Hillel Cancels Event Reservation
Just a week before an event on Israeli and Palestinian activists’ peace efforts was set to take place, Harvard Hillel decided Monday that it would no longer host the discussion after administrators learned a Palestinian student advocacy group was a co-sponsor.
Harvard Hillel Executive Director Rabbi Jonah C. Steinberg said that he canceled the venue reservation for Harvard Progressive Jewish Alliance’s “Jewish Voices Against the Occupation” talk because, according to Steinberg, co-sponsor Harvard College Palestine Solidarity Committee’s platform conflicts with Hillel International guidelines.
They state that Hillel organizations “will not partner with, house, or host organizations, groups, or speakers” that support the “boycott of, divestment from, or sanctions against the state of Israel.”
Steinberg said that because PSC promotes boycott, divestments, and sanctions—commonly referred to as BDS—with regards to Israel, this policy prevents Hillel from hosting the discussion. “It is very important to find ways for pro-Israel and pro-Palestinian groups to enter into meaningful and substantive conversation here at Harvard and beyond,” Steinberg wrote to the Harvard Hillel Board of Director in an email he later gave to The Crimson. “Co-sponsorship of an event with a BDS-endorsing group is another matter.”
PJA chair Emily S. Unger ’13 and PSC member Alexander R. Shams said that at first Hillel, not realizing that Shams’ organization would also sponsor the talk, seemed comfortable with hosting the event.
“At our initial meeting, we were given approval and were assured that there would be efforts to see this event through,” said Shams, a student in the Graduate School of Arts and Sciences. “But we later found out that there was a lot of uproar about the event when people from higher up heard that PSC was co-sponsoring it.” The event will still be held on Nov. 15, but now in Emerson Hall. It will bring together Israeli Jew Noam Lekach and American Jew Jeff Stein to talk about Israeli-Palestinian relations.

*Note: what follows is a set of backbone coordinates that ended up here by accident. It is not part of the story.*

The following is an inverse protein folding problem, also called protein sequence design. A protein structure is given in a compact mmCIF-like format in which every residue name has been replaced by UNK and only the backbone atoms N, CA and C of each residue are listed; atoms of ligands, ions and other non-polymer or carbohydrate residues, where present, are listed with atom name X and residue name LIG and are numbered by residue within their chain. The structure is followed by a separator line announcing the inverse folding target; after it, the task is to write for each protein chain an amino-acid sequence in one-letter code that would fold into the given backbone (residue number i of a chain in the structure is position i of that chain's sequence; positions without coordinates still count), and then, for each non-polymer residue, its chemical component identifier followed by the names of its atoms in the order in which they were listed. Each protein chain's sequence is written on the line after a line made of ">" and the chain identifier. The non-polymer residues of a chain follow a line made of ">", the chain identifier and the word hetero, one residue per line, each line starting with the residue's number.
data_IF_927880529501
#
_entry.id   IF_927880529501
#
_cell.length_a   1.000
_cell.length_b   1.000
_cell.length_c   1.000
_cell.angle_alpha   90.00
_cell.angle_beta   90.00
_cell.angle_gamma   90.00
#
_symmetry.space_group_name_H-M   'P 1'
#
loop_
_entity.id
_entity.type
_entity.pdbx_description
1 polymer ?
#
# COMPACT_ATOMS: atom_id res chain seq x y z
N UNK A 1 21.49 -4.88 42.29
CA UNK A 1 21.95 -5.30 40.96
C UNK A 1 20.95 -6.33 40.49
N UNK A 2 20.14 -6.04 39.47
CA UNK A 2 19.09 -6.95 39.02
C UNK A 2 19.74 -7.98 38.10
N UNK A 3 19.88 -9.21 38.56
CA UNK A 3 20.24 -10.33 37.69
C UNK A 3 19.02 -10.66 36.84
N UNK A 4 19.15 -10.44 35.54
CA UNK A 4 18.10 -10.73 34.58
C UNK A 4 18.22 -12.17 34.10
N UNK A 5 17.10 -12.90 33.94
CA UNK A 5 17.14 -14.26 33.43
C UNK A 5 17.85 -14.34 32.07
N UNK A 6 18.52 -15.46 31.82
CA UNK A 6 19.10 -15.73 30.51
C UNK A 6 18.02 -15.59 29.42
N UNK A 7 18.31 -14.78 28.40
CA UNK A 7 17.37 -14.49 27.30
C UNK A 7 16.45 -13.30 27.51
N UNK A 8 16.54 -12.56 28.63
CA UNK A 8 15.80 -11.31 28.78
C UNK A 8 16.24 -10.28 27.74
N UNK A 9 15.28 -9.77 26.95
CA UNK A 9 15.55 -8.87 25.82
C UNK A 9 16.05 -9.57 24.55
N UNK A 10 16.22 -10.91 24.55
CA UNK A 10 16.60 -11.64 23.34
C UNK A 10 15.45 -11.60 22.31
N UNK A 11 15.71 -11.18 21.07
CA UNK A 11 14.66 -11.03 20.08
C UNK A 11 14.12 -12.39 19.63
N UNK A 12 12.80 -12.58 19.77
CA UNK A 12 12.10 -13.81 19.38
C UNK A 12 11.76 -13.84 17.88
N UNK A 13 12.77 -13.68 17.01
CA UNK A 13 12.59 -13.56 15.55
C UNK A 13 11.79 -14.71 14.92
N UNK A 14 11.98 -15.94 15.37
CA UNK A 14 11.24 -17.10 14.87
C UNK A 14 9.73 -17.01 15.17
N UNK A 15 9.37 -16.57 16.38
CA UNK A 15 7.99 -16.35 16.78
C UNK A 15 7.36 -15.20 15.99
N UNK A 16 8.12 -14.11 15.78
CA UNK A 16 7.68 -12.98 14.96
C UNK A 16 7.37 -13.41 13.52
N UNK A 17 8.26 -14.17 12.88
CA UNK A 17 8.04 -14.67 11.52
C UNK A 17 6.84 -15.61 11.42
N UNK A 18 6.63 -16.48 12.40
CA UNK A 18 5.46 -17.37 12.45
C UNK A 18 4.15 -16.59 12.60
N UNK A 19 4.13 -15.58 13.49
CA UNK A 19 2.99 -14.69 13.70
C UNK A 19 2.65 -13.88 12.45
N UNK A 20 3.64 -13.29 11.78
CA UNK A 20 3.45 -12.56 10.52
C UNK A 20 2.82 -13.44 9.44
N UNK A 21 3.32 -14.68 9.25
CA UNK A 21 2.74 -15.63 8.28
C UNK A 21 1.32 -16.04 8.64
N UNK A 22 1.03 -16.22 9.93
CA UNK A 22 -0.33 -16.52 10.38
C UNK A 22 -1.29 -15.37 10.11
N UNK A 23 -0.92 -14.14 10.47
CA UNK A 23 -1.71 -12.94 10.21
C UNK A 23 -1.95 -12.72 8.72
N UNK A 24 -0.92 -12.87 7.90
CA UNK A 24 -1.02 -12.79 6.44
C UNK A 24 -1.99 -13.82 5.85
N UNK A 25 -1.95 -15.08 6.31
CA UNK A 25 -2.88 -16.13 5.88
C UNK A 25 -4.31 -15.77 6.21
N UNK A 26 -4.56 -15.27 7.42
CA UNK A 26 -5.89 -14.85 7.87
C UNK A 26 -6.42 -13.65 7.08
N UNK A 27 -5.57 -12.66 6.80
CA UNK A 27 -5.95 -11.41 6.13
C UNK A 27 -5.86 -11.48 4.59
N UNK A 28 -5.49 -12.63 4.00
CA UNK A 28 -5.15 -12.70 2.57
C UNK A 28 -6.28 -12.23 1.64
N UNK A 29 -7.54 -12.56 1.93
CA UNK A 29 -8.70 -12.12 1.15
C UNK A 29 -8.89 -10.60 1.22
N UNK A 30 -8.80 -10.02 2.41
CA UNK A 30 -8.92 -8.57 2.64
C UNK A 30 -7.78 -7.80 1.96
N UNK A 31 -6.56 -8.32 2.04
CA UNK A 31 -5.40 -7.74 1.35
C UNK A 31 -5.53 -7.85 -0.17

“I thought that it was clear that it was a co-sponsorship because we were both there and both shared interest in the topic of the event,” Unger said. “But Jonah apparently thought it was a dialogue, not a co-sponsorship.”
Steinberg, realizing that he may have misunderstood PSC’s presence at the meeting, said he scheduled a second conversation. But before that meeting could take place, Steinberg said, he received emails from concerned parties including Boston-area Jewish organizations and the vice president of Hillel International. Upon receiving these emails, Steinberg told Unger and Shams that they could no longer hold their event at Hillel.
“He told us that it would cause too much, far too much outrage and conflict and wouldn’t be worth it,” Unger said.
She added that the Jewish community is “particularly sensitive” to any mention of boycotts, divestments, and sanctions, as such actions can be perceived as undermining, and threatening, the Israeli nation.
Though many Israeli Jews think that settlement in the West Bank and Gaza Strip is justified, not all may agree with this position, Shams said. “I think it’s problematic that Hillel takes a particular political stance on the issue, which may be alienating,” he said. “This silences anyone with a different opinion and pushes them out of the Jewish community.”